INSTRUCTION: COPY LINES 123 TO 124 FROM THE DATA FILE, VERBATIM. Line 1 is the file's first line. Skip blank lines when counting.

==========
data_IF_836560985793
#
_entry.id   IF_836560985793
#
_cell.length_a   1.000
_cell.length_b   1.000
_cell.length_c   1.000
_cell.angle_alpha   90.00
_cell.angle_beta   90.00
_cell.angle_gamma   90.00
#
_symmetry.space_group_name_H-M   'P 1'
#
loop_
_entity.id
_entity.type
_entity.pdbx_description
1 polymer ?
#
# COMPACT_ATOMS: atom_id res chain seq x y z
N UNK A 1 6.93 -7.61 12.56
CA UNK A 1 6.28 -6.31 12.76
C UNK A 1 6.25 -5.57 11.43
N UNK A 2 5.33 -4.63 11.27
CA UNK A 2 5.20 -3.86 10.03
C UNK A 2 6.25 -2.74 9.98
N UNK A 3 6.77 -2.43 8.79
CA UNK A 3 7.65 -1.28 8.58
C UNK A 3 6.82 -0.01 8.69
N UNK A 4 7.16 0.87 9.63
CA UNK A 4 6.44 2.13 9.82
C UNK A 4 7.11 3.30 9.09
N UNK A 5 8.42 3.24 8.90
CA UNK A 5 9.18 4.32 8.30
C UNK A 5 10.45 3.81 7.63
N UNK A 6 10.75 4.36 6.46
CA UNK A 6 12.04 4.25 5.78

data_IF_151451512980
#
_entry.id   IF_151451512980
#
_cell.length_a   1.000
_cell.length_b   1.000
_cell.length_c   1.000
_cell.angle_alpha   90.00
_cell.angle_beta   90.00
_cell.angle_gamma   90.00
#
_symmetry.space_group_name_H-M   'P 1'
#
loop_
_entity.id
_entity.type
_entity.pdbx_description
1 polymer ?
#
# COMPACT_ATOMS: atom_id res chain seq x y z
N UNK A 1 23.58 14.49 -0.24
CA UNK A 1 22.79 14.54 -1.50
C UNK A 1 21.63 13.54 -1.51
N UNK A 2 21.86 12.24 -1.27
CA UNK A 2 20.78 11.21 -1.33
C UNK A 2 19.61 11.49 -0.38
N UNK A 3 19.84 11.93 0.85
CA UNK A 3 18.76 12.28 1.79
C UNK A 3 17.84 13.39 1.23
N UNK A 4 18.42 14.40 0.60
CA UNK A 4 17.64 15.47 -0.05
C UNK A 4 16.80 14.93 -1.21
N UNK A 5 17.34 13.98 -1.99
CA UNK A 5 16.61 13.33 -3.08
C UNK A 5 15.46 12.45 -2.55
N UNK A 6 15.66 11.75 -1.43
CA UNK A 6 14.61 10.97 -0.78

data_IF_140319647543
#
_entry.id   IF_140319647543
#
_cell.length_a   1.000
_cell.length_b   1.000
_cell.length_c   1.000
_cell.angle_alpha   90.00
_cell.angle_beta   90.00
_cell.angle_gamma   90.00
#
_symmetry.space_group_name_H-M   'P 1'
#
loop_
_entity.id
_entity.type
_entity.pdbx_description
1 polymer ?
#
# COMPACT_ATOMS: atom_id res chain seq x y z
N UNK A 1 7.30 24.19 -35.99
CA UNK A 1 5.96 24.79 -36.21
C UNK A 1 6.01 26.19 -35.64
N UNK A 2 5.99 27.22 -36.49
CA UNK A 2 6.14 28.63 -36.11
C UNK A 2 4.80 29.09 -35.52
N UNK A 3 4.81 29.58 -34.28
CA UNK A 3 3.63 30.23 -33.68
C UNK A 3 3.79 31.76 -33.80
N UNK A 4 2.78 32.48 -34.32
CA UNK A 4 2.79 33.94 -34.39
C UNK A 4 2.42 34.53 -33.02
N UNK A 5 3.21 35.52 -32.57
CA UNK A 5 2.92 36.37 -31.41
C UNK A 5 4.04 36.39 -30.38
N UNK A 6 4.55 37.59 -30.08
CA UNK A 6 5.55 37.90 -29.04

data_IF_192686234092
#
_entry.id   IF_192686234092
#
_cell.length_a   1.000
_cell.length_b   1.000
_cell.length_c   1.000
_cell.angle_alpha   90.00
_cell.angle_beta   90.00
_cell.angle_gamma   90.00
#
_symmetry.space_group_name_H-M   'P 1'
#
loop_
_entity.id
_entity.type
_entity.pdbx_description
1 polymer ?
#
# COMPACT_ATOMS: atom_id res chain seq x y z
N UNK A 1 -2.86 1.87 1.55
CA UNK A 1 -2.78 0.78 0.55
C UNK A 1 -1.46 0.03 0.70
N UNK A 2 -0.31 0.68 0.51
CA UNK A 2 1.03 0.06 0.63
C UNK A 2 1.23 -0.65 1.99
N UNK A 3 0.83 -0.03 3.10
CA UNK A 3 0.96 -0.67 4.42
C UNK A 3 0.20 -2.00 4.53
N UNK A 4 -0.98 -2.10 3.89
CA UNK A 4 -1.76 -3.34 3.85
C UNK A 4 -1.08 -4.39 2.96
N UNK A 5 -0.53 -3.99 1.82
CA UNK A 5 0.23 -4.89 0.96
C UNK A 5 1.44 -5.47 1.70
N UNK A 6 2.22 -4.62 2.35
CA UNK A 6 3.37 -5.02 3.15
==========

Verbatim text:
_symmetry.space_group_name_H-M   'P 1'
#